If a player keeps a sweater from each team he plays on, then Kyle Okposo nearly filled a dresser just from last season.
A whirlwind campaign swept Okposo from the University of Minnesota to the Czech Republic for the World Junior Championship, then blew him to the American Hockey League's Bridgeport Sound Tigers, and eventually set him down in his own version of the Emerald City -- the Nassau Coliseum for his first taste of the NHL with the New York Islanders.
"It was an interesting ride, definitely," Okposo told NHL.com. "It was a little tough to keep track (of teams), but it was a fun season."
He plans on doing far less moving this season, as Long Island should become a more permanent home. The seventh pick in the 2006 Entry Draft almost assuredly will resume his role as a top-six forward on an Islanders club that has committed to rebuilding around young players.
In 9 games late last season with the Isles, Okposo had 2 goals and 3 assists, and the 6-foot-1, 200-pound right wing never looked out of place.
Okposo has been a star no matter where he's played. After posting 40 points in 40 games as a freshman at Minnesota in 2006-07, he had 7 goals and 11 points in 18 games as a sophomore when he decided he had reached his development ceiling and signed a contract with the Islanders last December.
From there he joined the U.S. team in the Czech Republic for the World Junior Championship. He had six points in six games, but the Americans lost the bronze-medal game to Russia to finish fourth. Okposo had an assist in the final game.
He returned to North America to start his professional career with Bridgeport, the Islanders' top affiliate. Playing mostly on a line with Jeff Tambellini and Frans Nielsen, Okposo had 9 goals (4 on the power play) and 28 points. In just 35 games, he finished eighth on the team in scoring.
He finished his season in the NHL, and plans on using what he learned last season to keep him in one place in 2008-09.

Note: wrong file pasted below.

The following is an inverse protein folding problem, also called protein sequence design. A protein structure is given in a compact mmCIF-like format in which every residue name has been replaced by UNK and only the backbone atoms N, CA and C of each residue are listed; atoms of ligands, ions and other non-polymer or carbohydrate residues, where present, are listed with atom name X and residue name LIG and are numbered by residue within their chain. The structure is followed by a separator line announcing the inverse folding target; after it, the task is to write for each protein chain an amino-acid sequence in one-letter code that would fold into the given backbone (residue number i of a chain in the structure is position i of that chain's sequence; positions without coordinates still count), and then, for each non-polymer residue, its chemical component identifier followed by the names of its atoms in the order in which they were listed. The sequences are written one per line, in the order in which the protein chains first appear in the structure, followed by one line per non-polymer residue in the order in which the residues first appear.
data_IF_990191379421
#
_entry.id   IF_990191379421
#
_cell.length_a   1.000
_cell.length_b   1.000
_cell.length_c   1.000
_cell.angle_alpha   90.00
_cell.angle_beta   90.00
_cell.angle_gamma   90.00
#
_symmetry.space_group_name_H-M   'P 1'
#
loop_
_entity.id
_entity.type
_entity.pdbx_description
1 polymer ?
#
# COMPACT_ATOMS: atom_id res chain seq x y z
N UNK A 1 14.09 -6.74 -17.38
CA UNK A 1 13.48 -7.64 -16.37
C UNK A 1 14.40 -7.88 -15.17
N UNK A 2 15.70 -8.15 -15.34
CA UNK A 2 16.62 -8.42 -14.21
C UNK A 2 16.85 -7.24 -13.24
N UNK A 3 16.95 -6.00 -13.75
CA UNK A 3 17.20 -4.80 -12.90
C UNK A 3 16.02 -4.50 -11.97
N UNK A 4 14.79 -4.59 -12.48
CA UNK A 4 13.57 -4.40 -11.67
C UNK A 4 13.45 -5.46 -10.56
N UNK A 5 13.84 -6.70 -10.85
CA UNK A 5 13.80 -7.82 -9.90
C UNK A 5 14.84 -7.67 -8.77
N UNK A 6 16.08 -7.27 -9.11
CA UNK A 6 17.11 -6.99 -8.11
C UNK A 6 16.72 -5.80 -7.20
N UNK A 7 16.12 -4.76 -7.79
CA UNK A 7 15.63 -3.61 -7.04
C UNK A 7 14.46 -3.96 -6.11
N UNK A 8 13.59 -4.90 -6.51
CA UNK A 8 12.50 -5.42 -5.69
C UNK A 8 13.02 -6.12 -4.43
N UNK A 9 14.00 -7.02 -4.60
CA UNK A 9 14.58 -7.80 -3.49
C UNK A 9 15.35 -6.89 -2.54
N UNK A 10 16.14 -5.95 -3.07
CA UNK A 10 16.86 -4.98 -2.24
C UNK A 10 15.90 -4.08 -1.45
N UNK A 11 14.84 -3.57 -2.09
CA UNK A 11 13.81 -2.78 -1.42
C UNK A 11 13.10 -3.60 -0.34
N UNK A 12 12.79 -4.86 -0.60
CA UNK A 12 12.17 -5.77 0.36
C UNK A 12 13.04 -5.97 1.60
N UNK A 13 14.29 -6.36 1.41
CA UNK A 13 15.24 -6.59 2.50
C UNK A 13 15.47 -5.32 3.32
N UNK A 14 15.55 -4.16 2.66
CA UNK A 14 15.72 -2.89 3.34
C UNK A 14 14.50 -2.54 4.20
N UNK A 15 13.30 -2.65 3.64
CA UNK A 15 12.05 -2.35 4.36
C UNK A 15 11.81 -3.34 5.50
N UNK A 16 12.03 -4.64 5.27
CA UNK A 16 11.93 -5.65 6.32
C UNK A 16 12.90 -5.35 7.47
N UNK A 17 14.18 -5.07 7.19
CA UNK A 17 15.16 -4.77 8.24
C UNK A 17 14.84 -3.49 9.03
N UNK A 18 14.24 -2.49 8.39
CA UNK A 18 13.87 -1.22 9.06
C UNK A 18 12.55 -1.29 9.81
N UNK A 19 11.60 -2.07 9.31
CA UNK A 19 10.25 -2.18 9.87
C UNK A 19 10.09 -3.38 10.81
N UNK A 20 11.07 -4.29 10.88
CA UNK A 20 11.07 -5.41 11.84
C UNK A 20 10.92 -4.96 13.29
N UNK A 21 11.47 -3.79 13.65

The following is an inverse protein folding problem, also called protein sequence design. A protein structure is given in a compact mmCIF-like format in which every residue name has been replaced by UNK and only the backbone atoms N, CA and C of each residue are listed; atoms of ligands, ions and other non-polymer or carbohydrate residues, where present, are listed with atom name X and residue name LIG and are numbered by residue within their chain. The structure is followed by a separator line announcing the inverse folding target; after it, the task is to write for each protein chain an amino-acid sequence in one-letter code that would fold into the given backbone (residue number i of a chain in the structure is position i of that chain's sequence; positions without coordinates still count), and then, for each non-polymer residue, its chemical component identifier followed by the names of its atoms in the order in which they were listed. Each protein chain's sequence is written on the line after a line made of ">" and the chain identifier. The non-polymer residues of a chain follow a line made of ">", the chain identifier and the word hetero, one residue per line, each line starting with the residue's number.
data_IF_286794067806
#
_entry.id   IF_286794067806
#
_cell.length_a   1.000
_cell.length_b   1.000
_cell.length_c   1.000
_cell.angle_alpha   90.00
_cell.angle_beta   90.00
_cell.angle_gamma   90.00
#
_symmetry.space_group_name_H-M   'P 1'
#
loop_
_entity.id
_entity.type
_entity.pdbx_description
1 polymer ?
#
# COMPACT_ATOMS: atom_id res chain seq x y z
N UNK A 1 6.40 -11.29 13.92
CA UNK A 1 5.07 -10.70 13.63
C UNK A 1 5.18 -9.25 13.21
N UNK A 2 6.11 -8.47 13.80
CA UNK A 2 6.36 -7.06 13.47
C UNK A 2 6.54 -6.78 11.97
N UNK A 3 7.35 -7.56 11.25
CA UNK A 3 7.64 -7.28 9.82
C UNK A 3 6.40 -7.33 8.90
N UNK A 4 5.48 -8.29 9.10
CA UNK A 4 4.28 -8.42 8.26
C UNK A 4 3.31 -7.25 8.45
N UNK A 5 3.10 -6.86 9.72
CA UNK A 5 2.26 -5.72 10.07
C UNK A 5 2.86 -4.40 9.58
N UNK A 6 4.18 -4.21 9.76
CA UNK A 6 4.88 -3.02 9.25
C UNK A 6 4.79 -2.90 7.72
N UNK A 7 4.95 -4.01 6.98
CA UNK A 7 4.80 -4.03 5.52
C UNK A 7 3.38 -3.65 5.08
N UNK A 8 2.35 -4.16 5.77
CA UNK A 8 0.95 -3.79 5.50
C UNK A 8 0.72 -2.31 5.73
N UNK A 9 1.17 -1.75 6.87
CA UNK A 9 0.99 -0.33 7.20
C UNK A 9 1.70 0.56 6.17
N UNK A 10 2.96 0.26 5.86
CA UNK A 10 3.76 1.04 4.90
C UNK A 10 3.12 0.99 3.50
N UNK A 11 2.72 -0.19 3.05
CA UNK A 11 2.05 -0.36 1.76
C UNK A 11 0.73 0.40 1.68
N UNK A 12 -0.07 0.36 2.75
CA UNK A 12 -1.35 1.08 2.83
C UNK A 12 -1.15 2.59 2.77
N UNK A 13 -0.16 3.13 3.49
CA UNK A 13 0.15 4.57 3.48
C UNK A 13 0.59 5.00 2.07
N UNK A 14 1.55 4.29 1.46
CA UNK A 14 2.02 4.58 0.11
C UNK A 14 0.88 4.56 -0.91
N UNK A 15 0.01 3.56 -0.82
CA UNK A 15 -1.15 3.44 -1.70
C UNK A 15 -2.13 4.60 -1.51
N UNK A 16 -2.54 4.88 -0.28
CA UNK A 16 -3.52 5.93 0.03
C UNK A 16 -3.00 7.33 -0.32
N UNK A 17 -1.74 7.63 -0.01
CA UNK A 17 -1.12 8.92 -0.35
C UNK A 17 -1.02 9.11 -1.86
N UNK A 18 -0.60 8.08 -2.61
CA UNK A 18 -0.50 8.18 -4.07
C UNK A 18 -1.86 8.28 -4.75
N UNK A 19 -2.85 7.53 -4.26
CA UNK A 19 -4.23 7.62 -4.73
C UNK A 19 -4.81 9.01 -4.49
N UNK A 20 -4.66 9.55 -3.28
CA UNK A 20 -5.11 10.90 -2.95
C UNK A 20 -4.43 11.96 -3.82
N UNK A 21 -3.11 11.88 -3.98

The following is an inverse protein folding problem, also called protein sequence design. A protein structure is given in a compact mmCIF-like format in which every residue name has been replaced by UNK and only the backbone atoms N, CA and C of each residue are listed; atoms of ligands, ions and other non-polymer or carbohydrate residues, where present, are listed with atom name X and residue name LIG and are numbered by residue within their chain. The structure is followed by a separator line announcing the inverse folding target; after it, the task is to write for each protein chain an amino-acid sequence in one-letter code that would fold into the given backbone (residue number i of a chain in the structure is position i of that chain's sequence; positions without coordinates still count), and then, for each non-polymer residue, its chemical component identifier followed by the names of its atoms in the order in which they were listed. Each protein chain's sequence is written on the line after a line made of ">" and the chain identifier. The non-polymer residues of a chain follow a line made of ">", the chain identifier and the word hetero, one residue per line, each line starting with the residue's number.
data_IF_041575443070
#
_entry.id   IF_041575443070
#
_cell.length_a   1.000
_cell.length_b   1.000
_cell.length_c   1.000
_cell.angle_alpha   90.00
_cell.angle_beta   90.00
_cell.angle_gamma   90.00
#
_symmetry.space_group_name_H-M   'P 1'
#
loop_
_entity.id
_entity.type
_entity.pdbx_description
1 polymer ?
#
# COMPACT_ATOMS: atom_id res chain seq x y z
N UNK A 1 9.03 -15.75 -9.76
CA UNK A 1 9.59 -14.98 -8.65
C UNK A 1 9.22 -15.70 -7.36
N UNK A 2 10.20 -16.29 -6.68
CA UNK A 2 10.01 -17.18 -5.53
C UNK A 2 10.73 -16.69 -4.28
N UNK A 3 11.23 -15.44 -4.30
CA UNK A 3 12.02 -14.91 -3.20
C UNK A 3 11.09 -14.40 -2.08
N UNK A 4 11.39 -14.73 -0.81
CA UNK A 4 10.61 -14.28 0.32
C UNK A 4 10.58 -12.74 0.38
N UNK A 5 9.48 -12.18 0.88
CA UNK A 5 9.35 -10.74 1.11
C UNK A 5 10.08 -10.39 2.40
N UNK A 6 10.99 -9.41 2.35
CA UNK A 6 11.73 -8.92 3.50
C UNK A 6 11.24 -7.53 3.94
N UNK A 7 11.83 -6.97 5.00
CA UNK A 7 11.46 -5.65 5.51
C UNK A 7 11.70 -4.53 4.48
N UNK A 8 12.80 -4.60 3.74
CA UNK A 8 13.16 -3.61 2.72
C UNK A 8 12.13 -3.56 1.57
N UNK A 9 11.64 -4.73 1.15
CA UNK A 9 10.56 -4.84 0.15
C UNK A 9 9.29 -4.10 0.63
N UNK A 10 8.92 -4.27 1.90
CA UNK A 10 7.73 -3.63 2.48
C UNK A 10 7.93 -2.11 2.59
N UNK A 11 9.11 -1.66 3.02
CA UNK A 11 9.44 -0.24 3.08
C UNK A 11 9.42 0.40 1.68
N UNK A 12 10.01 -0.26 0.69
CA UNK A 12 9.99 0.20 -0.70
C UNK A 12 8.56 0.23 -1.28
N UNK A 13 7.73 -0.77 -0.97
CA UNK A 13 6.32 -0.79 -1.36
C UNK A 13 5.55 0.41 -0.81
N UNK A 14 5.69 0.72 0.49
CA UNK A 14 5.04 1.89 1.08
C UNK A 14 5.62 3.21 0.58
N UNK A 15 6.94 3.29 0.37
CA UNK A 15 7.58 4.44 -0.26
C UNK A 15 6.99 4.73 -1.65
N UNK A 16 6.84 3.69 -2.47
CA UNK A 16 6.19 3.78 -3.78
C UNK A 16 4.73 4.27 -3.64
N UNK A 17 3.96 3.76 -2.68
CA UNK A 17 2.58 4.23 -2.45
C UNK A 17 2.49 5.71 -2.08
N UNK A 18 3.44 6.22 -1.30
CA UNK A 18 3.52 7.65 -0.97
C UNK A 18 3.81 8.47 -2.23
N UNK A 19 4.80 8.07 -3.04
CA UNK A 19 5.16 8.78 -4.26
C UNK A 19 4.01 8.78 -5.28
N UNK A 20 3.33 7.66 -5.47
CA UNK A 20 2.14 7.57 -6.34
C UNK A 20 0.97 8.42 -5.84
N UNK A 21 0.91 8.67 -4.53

"I feel like I'm ready for (the NHL)," Okposo said. "I can't wait to get to camp and show the staff what I can do and how I progressed throughout last year and this summer. I feel like I'm ready to have a good season."
Part of what will go into him having a good season was the foundation laid last season.
"From college to the (AHL) was a little tough, but it wasn't so bad; I adjusted pretty quickly," Okposo said. "It was more controlled. The guys weren't running around as much trying to kill people all the time, it was much more play your position and the puck will come to you type of attitude, as opposed to college, where it was a little bit more running around, and you're only playing twice a week so you've got fresher legs. The transition, the guys are bigger and stronger, too, because they're older, but it wasn't so bad."
The stint in the AHL also helped with his adjustment when he was promoted.
"It helped a lot (playing in the AHL first)," he said. "If I had come straight from college to the NHL it would have been a bit of a tougher adjustment. The guys are so much bigger and stronger up in the NHL, and the game is even more controlled, which is unbelievable. That's the most unbelievable thing I found, defensemen are just so much smarter up there, smarter with their sticks. They don't do as much but they feel like they're covering more ground, so playing in the AHL helped me a lot."
"I think it was a great experience to get his feet wet (as a pro)," Islanders General Manager Garth Snow said. "He's going to be that much ahead of the ballgame as training camp comes in September. He'll be, I think, a lot better prepared for the pro game now that he's been through the AHL and NHL for nine games.
"Experience, little things you pick up, especially at a young age, how strong players are you're playing against. The pace of the game is much more structured. … Things develop the way you anticipate they will at the NHL level. As you go from college hockey or junior hockey to the AHL and the NHL, it gets more and more structured. Plays develop the way you anticipate they will, people are in the spots on the ice where they should be."
"I talked to Kyle about that numerous times," Snow said. "Kyle just has to be himself. He can't worry about comparisons to other players or other people's expectations. Kyle has a good head on his shoulders. He's obviously got a great skill set and hockey sense, top conditioning, so everything else will take care of itself."
Okposo, though, doesn't mind the hype.
"My expectations are probably higher than theirs," he said. "I probably put a little more challenge on myself than other people do to me. I'm just working as hard as I can and I don't listen to what they say. My markers are higher than theirs."
Contact Adam Kimelman at firstname.lastname@example.org.